Thursday, February 2, 2012

Stevie Joe's GOP Problem

As you know, the GOP primary battles are well under way, and I've been itching to write about them. The gang down at the Junebug Café has been asking me about it as well. However, it's a trap.

See, most of the good folks around the Holler are fairly conservative, some to the point of lunacy (I'm looking at you, Dickie Jensen). On the other hand, I'm well-known as a damned member of the liberal elite. So, I've been a little skeptical of the encouragement offered by the denizens of the Republican persuasion. I figure there are three possibilities here:

1) The gang expects me to write positively about their favorite candidates thus making them feel all warm inside. While intellectual fortitude is not one of the local traits promoted by the Chamber of Commerce, I don't think that anyone here is that dumb.

2) They expect me to highlight the negative qualities of the Republican candidates that they don't favor thus making their fellow look better in comparison. Of course, this assumes that I don't impugn the characters of the entire field (which is likely).

Which leaves us with #3:

3) They expect me to attack the whole field and then will use this to torment me for months to come. Of course, this is exactly what will happen. They know me, and I know them. It's always helpful in the course of political debate to have your opponent's arguments staked out beforehand. If I write any such post, it will just allow them to research and gear up for future political battle at the Café.

I'll probably write it anyway.

"Arguments are to be avoided: they are always vulgar and often convincing." - O. Wilde

Stevie Joe Parker

Sunday, January 8, 2012

Stevie Joe and Loud Music

Dear mp3/iPod/headphone/ear bud/portable music thingy manufacturers,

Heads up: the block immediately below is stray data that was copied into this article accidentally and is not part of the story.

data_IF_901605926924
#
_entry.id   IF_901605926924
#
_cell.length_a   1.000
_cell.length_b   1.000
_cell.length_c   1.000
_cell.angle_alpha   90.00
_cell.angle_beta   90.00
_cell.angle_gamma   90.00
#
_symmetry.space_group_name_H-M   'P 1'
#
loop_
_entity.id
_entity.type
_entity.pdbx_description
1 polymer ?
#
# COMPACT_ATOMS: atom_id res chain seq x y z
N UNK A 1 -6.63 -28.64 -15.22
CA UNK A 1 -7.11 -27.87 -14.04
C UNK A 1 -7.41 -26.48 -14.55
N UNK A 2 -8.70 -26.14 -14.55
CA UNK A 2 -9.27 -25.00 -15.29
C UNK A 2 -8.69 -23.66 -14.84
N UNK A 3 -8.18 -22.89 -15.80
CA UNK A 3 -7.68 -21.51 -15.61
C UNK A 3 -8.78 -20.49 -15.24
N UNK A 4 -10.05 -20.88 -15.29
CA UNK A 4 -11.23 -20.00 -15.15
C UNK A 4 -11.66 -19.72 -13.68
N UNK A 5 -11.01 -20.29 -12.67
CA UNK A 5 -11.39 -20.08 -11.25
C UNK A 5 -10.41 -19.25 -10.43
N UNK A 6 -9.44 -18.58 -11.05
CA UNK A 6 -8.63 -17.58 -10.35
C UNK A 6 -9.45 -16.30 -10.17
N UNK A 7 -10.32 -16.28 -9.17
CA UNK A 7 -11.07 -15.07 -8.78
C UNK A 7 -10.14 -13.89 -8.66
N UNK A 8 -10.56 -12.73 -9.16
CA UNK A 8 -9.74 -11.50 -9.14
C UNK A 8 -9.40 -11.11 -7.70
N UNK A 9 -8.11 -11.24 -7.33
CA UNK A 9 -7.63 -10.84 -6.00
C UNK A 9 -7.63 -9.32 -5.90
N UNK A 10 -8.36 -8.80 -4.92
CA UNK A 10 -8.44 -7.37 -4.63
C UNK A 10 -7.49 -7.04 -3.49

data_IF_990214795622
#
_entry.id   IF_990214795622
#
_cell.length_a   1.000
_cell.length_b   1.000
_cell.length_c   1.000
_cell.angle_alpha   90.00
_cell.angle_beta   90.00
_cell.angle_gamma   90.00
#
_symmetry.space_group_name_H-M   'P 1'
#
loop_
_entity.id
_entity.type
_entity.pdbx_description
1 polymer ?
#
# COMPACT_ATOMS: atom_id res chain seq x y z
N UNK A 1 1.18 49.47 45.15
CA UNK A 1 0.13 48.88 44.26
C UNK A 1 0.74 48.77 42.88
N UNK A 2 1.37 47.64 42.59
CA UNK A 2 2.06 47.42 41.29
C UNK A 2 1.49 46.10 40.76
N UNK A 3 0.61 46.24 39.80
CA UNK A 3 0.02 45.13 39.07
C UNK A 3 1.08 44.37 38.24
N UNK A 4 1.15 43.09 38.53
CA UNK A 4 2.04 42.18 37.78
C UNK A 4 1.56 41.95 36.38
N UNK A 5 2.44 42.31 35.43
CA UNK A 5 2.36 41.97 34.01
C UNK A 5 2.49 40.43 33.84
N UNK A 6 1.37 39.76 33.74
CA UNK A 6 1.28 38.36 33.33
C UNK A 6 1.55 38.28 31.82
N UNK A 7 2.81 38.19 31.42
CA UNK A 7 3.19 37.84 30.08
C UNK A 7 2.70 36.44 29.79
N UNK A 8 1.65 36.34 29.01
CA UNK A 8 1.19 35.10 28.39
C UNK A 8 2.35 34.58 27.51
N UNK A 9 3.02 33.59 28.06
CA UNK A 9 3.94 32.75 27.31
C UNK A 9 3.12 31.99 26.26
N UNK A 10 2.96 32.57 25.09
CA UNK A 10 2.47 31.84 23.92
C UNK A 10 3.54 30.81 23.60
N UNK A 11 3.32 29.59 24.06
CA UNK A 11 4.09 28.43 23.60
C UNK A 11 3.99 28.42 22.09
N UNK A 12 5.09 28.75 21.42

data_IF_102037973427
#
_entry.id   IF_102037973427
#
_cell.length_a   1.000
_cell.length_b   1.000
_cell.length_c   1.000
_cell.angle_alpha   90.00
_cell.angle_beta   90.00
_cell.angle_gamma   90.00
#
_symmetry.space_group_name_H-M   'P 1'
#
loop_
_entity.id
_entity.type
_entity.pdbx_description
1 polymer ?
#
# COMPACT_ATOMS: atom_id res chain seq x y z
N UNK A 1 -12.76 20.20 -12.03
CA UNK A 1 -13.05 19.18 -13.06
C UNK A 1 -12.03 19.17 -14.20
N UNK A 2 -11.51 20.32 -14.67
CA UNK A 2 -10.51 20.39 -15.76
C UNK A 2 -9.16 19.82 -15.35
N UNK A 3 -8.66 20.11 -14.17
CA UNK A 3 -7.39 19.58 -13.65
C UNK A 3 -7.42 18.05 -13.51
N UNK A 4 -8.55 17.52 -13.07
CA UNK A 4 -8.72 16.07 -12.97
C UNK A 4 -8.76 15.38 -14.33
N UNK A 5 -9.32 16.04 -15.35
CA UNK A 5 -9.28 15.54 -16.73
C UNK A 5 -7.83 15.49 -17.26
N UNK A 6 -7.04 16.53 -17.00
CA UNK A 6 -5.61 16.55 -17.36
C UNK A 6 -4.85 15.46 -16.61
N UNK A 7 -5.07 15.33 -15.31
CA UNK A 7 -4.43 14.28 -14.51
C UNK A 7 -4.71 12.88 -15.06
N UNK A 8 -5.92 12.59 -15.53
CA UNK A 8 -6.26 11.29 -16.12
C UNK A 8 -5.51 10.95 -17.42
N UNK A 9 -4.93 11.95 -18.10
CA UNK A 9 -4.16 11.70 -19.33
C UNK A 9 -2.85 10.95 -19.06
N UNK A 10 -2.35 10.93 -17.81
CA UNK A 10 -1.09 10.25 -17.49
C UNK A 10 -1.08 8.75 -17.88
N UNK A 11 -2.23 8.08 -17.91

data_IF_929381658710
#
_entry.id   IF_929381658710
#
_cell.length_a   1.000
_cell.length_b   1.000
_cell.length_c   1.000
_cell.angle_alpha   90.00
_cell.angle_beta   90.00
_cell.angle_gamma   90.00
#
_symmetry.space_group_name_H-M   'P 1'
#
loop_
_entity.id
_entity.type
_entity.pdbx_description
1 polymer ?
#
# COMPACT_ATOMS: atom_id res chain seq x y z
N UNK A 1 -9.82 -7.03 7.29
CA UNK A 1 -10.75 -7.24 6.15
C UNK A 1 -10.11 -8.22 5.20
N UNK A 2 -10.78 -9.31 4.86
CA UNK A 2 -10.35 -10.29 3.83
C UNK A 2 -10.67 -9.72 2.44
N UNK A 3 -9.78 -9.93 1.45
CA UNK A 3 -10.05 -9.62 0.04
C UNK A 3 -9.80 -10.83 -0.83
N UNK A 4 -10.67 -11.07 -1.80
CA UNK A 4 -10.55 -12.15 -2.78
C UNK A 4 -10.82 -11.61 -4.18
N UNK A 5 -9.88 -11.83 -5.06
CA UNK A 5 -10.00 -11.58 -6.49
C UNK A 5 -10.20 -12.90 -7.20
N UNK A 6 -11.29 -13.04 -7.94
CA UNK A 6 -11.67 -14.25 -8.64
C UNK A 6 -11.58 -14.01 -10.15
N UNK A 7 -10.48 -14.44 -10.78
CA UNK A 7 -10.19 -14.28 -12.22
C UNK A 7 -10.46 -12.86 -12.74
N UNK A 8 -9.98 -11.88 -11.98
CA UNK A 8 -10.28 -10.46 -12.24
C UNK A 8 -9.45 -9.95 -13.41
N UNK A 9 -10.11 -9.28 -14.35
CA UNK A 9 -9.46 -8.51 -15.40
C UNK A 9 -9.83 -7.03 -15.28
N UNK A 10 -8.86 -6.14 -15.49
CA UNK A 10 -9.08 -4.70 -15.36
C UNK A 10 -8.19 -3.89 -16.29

It's not loud enough. I've read all the baloney about protecting the hearing of the consumer, blah, blah, blah. IT'S NOT LOUD ENOUGH. I will sign a liability waiver stating that I actually wish to have permanent hearing loss if you make it louder. I want a setting called "liquify." I don't really need to hear anything else anyway. What? Am I going sit and listen to Junior and Dickie Jensen all day? MAKE IT LOUDER.

Stevie Joe Parker

Wednesday, January 4, 2012

Stevie Joe and the Great Shoe Polish Caper

So, this morning down at the Junebug Cafe, the gathered citizenry decided that yesterday's post on Bubba Clinton's new book was the most boring ever. Now, saving the world is not always going to be fun and games, guys. Sometimes, the grownups have serious business to do.

I believe the real reason for the dissent is the desire for this here blog to carry more local gossip. That's fun, but it doesn't always advance democracy. Over New Year's Eve there was an interesting story here in town that folks want to see me delve into. However, I am not going to be identifying any participants, assuming for the moment that I know who they are, out of concern for their safety and well-being.

Come the morning of January 1, the groggy citizens of this burg found evidence of certain drunken excesses the night before. Someone had apparently gone through town with some white shoe polish and proceeded to vandalize store, car, and home windows with various graffiti. Much of it, as you might imagine, was vulgar. Almost all of it was misspelled. The word "doodyhead" was written across the windshield of Jimmy's Camaro. Now, the offender might have been under the belief that his restraint from the use of profanity would prevent Jimmy from seeking retribution. Well, Jimmy loves that Camaro, and said offender would be wrong.